LAS VEGAS - Just like a real one, this baby seal looks cuddly and cute but has no appetite for fish.

It's a stuffed, plush robot that can replace cats and dogs as pets in hospitals and nursing homes, and in Japan it's even used as a substitute pet.

Called Paro, it bats its eyes when its face is stroked and was on display at the annual Consumer Electronics Show, which ended Sunday.

"His whole body is covered by tactile senses so Paro feels your touch and your stroking," said its inventor, Takanori Shibata of Japan's National Institute of Advanced Industrial Science and Technology.

Shibata said it's modeled after baby harp seals that he saw in Canada and recorded their cries to be used in the seal robot.

So why a seal?

Cats and dogs weren't considered as therapeutic robots because Shibata said people get tired of these domestic animals and "become critical" of them. They find more novelty in seals, animals they don't regularly see, he said.

The robotic seal also has artificial intelligence and can remember how it was treated, encouraging its owner to caress it again, but it has a "kind of a sad cry, a negative reaction" if it's hit or mistreated, said Shibata.

"Paro changes his character depending on the interaction with the owner," he said as he stroked the robotic seal whose cry was a cross between a bark and whimper.

The robotic baby seal is used in animal therapy and social rehabilitation for those who can't take care of real animals and in institutions where they aren't allowed, Shibata said.

Its artificial intelligence also allows it to gradually recognize its name.

Shibata said Paro will soon be available in the United States for US$6,000 and he believes the investment is cheaper than keeping a cat or a dog for a decade.

In other robotics at the giant tech show, a human-sized robot with no arms on two wheels was zipping around looking like it was just taken off an alien spaceship.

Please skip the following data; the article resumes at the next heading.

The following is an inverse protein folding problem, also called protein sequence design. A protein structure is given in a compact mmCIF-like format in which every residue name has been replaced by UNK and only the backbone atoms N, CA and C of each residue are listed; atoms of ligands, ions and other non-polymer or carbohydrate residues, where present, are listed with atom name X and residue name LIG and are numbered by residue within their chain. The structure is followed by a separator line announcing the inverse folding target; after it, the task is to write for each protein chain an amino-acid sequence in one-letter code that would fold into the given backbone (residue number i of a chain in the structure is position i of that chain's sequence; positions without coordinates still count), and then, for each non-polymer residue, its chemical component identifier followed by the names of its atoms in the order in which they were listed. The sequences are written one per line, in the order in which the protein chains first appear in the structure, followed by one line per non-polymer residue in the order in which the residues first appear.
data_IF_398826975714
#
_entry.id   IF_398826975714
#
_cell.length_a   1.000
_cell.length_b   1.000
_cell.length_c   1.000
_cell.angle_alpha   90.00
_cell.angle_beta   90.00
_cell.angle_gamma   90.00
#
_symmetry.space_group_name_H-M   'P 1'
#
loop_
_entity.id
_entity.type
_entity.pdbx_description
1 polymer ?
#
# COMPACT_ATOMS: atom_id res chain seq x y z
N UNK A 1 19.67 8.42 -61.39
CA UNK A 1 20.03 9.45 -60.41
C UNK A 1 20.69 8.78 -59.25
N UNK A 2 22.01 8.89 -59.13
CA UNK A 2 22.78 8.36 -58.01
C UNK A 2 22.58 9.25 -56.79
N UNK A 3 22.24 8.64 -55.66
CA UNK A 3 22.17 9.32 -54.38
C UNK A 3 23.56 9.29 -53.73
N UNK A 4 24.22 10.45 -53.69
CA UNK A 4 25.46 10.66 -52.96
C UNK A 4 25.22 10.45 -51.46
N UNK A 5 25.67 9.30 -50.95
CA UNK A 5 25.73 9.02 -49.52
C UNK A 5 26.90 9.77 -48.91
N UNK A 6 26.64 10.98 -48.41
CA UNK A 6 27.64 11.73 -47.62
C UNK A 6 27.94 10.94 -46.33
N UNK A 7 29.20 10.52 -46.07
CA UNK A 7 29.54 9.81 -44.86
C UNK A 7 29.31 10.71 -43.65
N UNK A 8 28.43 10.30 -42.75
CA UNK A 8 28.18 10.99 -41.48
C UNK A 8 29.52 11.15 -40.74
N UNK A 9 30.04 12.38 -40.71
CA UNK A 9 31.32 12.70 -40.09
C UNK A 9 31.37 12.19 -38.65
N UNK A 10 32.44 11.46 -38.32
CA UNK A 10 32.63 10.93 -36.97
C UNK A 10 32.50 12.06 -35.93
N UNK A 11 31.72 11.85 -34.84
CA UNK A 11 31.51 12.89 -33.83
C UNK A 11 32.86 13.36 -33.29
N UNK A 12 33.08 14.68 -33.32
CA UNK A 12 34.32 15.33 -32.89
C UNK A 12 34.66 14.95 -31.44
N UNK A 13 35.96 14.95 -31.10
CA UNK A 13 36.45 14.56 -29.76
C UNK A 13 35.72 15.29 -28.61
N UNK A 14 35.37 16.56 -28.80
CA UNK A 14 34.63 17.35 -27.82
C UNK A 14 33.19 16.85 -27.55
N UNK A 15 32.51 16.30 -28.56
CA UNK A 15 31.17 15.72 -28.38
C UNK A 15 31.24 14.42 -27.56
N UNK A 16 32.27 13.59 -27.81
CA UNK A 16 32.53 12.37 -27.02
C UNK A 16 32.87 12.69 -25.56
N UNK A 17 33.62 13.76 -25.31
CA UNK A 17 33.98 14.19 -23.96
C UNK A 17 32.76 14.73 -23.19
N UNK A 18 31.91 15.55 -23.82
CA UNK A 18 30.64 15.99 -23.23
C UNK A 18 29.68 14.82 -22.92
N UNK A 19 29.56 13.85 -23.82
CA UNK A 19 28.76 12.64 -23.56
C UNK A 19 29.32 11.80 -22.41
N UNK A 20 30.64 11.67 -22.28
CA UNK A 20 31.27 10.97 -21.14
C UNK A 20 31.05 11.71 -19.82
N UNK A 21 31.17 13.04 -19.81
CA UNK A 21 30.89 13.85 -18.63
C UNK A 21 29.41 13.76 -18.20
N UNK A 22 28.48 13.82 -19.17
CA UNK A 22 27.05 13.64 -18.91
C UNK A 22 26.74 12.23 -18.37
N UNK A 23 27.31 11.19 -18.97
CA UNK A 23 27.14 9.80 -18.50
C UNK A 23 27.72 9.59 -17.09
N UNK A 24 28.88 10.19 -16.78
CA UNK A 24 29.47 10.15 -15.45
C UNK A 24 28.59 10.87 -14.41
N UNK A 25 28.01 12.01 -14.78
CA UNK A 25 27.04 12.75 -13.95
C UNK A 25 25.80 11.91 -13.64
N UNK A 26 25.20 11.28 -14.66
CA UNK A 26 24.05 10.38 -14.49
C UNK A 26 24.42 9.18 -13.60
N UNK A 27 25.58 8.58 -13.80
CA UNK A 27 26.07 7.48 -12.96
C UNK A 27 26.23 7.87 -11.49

The idea is to allow this humanoid to be in places such as manufacturing plants or offices where a company member can't be. It's controlled by computer and allows the user to talk and listen and to be seen on a small screen on the robot's chest.

Its gender, however, seemed confusing to people.

"It's not a woman," said Stephanie Holdermann, who was demonstrating how it's used and also boldly soliciting investors to bring down the cost of the $30,000 robot.

"It's an 'it.' It doesn't really have a gender."

And for those who don't like lifting the lid on the kitchen garbage can, there was a touchless trash can that opened and closed automatically. However, consumers will still have to take out their own trash.

The Consumer Electronics Show wrapped up this year with Internet-ready TVs, 3-D technology and small laptops called netbooks as mainstays of the tech fest.

The electronics show was on at the same time as an adult entertainment industry trade show, which attracted probably just as much attention due to less buzz about hot products at CES.

San Franciso-area blogger Dave Cowl said he checked out the porn show for professional purposes. He blogs for and noted there are 200 to 300 adult titles out in Blu-ray high definition.

"Since we are here and they are here," he said of the porn show, "it's worth checking out what they are doing and seeing what they think of high-definition."